6 Effective Ways to Help Your Homeschool Child Navigate Competitive Sports

If you would like to help your homeschool child navigate competitive sports, my #1 tip is to keep the line of communication open. Your child will be facing unique situations and will need your support. Also, teach and model assertive communication skills that your child can use when necessary.

1.  Don’t feed the negative.

There’s a whole lot of negative out there in the world today. It’s extremely sad. Parents, coaches, and players can be downright cruel. But, that doesn’t mean you and your kids have to contribute to it!

Stand firm in your values and beliefs. Use great books and activities to help your kids learn from you. And be an excellent role model who uses positive behaviors and encouraging words for all.

I, for one, avoid the negative by sitting away from other spectators. The constant commentary and criticism wear me thin. To combat the negative, I make it point to stay as positive as possible-even if our team is getting crushed. I remind myself (and my boys) that it’s all about the process, not necessarily the result. Learn what you can from the experience and use that knowledge to help you in the future.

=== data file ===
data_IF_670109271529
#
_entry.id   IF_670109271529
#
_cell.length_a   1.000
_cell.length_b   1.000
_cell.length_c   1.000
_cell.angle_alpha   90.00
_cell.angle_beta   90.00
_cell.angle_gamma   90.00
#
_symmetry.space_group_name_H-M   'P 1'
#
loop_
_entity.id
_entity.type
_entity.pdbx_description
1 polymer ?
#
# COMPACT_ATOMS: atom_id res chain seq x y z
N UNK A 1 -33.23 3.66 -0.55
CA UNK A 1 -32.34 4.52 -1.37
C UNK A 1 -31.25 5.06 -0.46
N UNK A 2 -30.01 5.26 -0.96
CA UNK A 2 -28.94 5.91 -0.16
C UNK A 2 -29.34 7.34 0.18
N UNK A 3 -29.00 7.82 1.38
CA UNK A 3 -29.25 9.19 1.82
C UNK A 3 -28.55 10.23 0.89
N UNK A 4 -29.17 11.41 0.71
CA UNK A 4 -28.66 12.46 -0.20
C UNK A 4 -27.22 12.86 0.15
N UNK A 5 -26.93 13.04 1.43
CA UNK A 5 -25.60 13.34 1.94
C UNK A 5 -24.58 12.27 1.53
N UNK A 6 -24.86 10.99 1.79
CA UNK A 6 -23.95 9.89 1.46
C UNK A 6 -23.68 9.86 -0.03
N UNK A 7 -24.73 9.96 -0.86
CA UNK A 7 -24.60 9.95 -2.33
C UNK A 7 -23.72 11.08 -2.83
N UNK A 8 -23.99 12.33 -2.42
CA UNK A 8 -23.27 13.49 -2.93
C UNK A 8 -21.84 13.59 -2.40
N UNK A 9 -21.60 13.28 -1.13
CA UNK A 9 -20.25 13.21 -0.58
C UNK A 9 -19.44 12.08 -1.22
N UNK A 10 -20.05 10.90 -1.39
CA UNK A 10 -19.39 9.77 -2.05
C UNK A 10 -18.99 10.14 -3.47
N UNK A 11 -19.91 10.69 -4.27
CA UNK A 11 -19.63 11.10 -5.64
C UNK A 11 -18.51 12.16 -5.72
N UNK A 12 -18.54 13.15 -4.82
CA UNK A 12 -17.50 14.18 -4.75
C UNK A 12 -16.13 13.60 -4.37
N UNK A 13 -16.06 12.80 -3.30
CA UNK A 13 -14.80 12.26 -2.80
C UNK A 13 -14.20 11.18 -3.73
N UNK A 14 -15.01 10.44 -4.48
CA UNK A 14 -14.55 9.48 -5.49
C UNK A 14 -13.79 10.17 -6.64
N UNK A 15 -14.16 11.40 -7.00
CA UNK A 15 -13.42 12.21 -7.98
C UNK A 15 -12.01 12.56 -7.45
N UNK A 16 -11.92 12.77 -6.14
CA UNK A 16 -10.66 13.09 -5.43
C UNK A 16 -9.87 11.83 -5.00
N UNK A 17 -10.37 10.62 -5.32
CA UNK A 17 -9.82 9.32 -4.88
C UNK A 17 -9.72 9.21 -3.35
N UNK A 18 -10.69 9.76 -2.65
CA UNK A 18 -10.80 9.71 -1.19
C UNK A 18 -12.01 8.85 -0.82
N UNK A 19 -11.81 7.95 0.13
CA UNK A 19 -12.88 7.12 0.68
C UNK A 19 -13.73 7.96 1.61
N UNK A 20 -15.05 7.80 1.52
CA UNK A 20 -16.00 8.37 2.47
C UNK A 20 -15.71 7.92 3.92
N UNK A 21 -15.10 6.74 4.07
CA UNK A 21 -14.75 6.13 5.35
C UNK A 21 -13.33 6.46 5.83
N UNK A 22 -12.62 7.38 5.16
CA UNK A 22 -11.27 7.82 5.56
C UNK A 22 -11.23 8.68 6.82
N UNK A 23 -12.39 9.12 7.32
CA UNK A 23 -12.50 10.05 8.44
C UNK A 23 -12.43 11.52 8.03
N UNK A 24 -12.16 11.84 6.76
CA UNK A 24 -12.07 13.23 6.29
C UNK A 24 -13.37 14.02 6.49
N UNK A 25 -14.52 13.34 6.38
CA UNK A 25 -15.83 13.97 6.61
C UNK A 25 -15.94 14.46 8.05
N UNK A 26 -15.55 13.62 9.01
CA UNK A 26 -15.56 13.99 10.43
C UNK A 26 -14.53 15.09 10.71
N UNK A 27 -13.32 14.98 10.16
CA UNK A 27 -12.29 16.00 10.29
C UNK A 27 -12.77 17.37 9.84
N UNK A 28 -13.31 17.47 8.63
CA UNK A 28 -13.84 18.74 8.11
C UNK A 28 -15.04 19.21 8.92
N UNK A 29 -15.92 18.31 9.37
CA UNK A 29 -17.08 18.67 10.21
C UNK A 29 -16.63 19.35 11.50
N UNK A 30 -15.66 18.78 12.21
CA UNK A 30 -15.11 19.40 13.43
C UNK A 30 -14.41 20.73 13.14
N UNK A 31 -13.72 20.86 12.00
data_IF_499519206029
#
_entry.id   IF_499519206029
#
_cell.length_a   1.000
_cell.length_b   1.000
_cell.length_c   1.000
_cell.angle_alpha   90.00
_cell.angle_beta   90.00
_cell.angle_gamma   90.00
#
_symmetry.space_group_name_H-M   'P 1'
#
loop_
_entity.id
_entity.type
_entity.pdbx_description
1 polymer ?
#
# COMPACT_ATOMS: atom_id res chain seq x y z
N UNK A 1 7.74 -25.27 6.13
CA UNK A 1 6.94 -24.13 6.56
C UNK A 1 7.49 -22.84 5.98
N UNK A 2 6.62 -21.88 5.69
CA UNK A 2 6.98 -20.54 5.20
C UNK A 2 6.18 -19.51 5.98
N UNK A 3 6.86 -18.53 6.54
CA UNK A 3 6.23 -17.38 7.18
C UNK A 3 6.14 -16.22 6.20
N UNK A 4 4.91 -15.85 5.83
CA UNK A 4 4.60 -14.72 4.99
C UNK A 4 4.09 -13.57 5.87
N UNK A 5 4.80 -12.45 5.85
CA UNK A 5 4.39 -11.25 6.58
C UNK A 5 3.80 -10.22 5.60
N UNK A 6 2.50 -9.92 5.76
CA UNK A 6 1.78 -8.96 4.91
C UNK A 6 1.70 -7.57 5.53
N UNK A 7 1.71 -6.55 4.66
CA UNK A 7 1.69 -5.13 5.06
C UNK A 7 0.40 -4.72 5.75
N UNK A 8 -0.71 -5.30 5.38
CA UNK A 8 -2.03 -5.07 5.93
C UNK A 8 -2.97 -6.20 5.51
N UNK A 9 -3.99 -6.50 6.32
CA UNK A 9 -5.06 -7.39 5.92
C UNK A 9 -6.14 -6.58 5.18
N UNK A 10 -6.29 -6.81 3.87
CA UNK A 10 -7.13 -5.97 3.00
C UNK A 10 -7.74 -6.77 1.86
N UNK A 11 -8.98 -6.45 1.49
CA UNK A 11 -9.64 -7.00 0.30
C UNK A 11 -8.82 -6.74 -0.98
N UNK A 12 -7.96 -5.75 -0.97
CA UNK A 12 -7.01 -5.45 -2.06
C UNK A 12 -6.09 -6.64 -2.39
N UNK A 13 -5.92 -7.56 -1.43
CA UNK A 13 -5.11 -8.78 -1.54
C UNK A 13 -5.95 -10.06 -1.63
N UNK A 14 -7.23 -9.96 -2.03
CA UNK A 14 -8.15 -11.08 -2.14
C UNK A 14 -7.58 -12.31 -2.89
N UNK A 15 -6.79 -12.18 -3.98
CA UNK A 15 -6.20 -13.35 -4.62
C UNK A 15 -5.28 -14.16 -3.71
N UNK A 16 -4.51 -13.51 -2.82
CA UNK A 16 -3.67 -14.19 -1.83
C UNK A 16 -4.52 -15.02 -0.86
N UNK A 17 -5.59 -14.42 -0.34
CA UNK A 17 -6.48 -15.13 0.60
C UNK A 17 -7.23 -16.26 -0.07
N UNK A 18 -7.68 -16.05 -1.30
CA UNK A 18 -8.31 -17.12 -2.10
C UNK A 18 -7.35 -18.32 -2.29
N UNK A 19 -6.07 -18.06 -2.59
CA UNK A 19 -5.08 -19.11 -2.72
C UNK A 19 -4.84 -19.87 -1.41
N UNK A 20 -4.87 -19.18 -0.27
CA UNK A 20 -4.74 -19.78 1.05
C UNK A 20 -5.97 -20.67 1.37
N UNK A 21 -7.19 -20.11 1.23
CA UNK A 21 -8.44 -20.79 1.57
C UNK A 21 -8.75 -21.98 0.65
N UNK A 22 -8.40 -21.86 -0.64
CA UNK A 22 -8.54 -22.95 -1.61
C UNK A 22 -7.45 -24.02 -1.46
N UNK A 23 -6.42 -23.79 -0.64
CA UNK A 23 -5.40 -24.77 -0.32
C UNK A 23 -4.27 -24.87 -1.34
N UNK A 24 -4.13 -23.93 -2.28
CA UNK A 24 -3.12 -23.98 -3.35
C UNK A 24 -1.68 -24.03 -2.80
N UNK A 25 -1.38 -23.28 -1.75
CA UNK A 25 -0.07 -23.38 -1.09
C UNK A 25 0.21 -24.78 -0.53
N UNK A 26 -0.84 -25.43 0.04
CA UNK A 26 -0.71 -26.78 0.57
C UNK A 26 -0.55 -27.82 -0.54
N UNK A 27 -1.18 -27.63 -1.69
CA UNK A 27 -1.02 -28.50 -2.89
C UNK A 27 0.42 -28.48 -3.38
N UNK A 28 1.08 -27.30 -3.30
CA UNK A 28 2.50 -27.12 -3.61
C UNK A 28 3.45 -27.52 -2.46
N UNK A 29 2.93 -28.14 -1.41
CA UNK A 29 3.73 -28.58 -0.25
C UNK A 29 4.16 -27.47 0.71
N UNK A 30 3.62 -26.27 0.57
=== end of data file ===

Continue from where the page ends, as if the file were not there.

2.  Be supportive.

Cheer for your kids and other players-on both sides. Focus on the positive and effort. Don’t get sucked up into the negative.

Acknowledge your child’s thoughts and feelings. Be there for them. Listen to their stories, discuss troublesome situations, and brainstorm positive solutions.

For example, my boys and I have marvelous conversations in the van on the way to and from soccer events. These rides give my boys plenty of time to process any concerns they have prior to the event and talk through specific situations on the way home. My boys feel comfortable talking to me because I strive to be as nonjudgmental as possible. Instead of feeding them answers, I let them hash it out. They are often able to arrive at a positive solution on their own.

3.  Educate yourself and your child.

Learn and use positive thinking techniques, including affirmations for homeschool kids. Learn and practice assertive communication in your family and homeschool.